Nigerian Immigrants in the United States

Nigerian Immigrants in the United States : Race, Identity, and Acculturation

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Africans in America come from different regions of the continent; they speak different languages and are from different faith traditions. Nigerian Immigrants in the United States: Race, Identity, and Acculturation attempts to generate an interest in the study of African immigrants by looking at issues of settlement and adjustment of Nigerians in the United States. The literature is scanty about this group of immigrants and little is known about their motivations for moving to the United States and the issues that they face. The book therefore seeks to contribute to the immigration literature and knowledge base as well as document the African narrative showing the flight of Nigerians to the United States. The book further seeks to shine a light on the lives of these transplants as they settle into a new society. It describes those Nigerians who decided on their own to live permanently in the United States, reviewing the social circumstances and behaviors of immigrants from Nigeria, and noting the stress that affects successful integration and adjustment.
The book explores the factors that contribute to the adaptation and integration of Nigerian immigrants living in some metropolitan areas of the United States and asks: how do the immigrants themselves interpret their experiences in a new society? In an attempt to answer this question, others are generated such as: Who are these Nigerians that have left their homeland? What has been their experience and how has this experience shaped them and their understanding of the immigration process? Lastly, it asks what we can learn from this experience. Employing the study of this population through the method of phenomenology, Nigerian Immigrants in the United States leads the reader to understand the experience of being different in America from the immigrants' perspectives and to see the experience through their eyes. Those who work with Nigerian immigrants will find this book insightful and revealing.
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Product details

  • Hardback | 204 pages
  • 157.48 x 231.14 x 20.32mm | 476.27g
  • Lanham, MD, United States
  • English
  • 0739170392
  • 9780739170397

Table of contents

Acknowledgment Foreword Part I Historical and Theoretical Approaches Chapter 1 The African Immigrant in the United States Chapter 2 Historical Review Chapter 3 Theoretical Analysis of Immigration Policies Chapter 4 Meaning making in the Immigration Experience Part II Individual Stories of Immigrants: Approaches and Relevance in Human Services Chapter 5 The Men Who Came as Students Chapter 6 The Women who Came as Wives Chapter 7 The Women who came as Students Chapter 8 Permanent Visitors Chapter 9 Visa Lottery Winners Chapter 10 Adaptation and Integration into the American Society Chapter 11 Tools and Resources of Adjustment Chapter 12 Working With Nigerian Immigrants References About the Author Index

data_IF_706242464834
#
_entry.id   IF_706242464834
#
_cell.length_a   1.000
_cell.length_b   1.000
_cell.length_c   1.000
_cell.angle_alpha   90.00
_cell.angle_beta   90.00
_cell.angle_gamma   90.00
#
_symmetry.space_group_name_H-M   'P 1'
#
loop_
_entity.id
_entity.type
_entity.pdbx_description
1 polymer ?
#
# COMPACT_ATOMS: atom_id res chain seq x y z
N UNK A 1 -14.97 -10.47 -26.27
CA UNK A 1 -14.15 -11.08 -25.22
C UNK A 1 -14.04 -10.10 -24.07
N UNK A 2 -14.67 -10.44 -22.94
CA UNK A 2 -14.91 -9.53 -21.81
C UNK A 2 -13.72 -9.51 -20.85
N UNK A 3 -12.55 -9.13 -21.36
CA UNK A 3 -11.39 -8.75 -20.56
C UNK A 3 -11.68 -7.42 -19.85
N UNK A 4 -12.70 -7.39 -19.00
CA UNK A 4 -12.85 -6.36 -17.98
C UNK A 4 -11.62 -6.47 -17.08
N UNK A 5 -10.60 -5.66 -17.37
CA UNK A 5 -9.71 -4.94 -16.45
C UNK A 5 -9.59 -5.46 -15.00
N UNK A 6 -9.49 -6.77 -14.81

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Review quote

Through the stories of immigrants' experiences coming to the U.S., Ette helps the reader see immigrants as individuals, with their own unique goals, struggles, regrets, and triumphs. The stories of participants in Ette's study demonstrate their perseverance and resilience and provide helpful information for individuals and communities as they assist immigrants to be successful in their adopted land. -- Pauline Jivanjee, Portland State University Dr. Ette interprets the experiences of Nigerian immigrants seeking opportunities in the United States from a psycho-social perspective. The case studies are hilarious, provocative, and inspiring. The discussion shows that Nigerians in America are resilient and accommodating; it further shows that the immigration experience can sometimes be painful. This is a book about the clash of two cultures, and the immigrant experience has never been shown with such insightful anecdotes. -- Celestine A. Ntuen, North Carolina A&T State University An intensely scholarly evocation of the experiences of Nigerian immigrants in the United States, this book is an engaging pathfinder that broadens the literature of immigration and globalization with fresh, significant, and vital vistas of knowledge needful for easing the challenges of displacement and acculturation. Compelling and scholarly, the narrative factors on pressing issues Nigerian immigrants must deal with, and is thus as much of a must read for social workers working with Nigerian immigrants as it is for immigration and asylum seekers from Nigeria to the US. -- Imo Eshiet, Southern Virginia University
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About Ezekiel Umo Ette

Ezekiel Umo Ette is chair of the research committee and assistant professor of social work at Northwest Nazarene University in Nampa, Idaho.
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